How’s it going – a year later?
I have owned my Tesla for a year and it is a year since I published my first review of it as an IOT and published a list of 13 beefs with the Tesla on the Tesla forums. I have 14,000 miles on the car which is a lot more than I planned. I thought I would use my ICE car a lot more. It has sat in the driveway unused collecting dust month after month as the Tesla is so much more fun to drive and cheaper. My fiance has insisted on driving it whenever I don’t.
Tesla owners are pretty feisty and when I published my 13 small beefs in the Tesla forums, instead of getting a number of high-fives and people who felt similarly I got a lot of criticism. I was only offering some helpful suggestions. I was just trying to help Tesla improve. I was happy and continue to be ecstatic with the car. They came down on me for the slightest criticism as if I was a foreign agent coming in with evil propaganda from the enemy. The ferociousness of their criticism must be similar to the loyalty that Apple owners had in the early days of Apple.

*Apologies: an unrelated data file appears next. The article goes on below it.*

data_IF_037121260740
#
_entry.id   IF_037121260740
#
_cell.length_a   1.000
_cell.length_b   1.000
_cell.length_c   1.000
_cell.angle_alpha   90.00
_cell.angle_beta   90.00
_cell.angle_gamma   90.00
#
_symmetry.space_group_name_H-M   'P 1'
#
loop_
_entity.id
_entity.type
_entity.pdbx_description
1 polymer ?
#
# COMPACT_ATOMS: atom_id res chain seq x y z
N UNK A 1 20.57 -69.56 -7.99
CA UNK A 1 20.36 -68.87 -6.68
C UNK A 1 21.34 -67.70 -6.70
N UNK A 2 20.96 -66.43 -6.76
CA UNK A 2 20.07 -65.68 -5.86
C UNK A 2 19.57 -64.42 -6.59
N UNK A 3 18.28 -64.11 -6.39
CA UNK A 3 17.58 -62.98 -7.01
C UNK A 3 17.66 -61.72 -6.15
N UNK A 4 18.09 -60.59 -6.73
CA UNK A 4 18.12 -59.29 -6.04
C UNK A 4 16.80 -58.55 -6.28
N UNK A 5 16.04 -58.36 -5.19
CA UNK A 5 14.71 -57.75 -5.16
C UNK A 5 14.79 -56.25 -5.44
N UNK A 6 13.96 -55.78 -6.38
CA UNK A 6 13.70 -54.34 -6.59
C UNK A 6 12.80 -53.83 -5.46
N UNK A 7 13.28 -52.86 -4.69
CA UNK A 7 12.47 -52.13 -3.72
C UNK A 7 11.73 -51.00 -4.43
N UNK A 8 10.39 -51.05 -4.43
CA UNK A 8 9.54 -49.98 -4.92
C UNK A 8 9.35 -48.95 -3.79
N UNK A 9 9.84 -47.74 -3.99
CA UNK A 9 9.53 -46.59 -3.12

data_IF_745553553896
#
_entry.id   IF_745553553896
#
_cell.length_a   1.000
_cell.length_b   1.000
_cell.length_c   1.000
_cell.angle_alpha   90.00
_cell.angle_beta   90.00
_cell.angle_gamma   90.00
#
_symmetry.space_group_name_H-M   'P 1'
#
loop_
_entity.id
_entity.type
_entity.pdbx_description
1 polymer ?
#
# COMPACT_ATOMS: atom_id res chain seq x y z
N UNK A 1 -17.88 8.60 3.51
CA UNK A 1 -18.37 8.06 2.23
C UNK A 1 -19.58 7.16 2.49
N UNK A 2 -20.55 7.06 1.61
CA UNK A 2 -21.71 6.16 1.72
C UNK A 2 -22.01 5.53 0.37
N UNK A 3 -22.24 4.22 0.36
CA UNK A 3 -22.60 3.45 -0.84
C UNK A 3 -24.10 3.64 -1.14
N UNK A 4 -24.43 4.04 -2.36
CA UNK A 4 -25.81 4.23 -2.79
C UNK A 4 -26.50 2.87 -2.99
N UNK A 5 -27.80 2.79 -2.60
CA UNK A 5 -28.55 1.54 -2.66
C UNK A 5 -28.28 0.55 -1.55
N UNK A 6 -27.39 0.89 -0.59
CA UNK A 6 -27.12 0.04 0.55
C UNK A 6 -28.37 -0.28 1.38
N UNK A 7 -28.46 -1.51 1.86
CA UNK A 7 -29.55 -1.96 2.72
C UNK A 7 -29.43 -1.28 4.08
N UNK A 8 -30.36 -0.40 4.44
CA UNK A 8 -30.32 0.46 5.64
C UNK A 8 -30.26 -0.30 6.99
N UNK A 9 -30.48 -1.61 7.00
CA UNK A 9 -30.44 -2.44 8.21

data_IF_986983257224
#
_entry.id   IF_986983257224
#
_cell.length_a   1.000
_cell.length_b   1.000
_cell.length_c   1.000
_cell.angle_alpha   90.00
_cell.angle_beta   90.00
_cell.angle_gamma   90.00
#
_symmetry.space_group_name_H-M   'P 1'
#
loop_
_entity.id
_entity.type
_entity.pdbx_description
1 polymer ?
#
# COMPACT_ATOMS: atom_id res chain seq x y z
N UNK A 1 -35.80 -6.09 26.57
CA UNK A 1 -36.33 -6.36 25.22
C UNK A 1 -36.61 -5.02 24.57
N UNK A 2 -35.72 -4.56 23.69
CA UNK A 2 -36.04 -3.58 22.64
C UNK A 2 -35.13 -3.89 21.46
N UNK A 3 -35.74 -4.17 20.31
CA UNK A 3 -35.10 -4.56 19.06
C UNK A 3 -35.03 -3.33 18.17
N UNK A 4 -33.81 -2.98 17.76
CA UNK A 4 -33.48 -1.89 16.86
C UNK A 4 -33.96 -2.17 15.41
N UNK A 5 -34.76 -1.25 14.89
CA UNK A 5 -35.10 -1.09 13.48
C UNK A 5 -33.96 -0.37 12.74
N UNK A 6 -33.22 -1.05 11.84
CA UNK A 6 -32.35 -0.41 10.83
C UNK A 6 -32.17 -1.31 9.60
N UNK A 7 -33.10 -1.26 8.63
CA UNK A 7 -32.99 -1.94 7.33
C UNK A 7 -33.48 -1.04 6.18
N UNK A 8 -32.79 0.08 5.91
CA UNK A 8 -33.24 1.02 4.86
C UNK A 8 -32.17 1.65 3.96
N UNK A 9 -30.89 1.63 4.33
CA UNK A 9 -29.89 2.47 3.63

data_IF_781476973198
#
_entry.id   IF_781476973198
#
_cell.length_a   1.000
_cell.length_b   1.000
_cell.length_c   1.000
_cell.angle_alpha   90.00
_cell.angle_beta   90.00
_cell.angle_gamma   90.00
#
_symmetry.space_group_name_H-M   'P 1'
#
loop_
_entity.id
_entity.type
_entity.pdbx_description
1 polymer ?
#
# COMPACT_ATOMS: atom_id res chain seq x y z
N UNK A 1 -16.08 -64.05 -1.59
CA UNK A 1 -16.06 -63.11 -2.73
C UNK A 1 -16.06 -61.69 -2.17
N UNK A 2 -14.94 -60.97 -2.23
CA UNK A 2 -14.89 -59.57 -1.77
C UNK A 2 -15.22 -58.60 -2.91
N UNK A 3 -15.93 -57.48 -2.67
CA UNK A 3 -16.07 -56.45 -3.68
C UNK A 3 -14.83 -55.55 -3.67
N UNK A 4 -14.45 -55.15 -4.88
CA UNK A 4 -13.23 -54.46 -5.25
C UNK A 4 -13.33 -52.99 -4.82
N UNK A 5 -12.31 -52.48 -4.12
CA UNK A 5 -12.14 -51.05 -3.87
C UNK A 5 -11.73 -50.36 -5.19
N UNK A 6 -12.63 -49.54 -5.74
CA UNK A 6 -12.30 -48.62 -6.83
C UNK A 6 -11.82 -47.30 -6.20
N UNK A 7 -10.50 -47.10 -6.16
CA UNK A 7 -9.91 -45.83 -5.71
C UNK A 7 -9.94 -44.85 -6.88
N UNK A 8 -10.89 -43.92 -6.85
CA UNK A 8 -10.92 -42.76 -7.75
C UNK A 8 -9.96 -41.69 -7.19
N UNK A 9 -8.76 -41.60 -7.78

Tesla fixed 12 of the 13 beefs through software upgrades over the last year! Now that is something you don’t see everyday. The 13th beef was I didn’t like the placement of the turn signal lever. Everybody told me this is where Mercedes places their turn signal lever and I was wrong. I still find it awkward to use but other than that I can say over the last 12 months I have had nothing short of an amazing car experience.
Besides fixing 12 of my 13 beefs they have provided service above the call I didn’t even imagine. They installed titanium bars for free to prevent my car when driving low on the highway from being damaged, they replaced a windshield for free ($1800) when it was damaged by a rock.
So far the worries about hacking the Telsa, possibly corruption of apps have not emerged. That’s obviously good. Part of that is undoubtedly the low # of Teslas, that Tesla has not enabled a lot of apps to run in the car and limited the functions of the API and Mobile App. I hope this year will allow some more capabilities and they will not experience any security issues.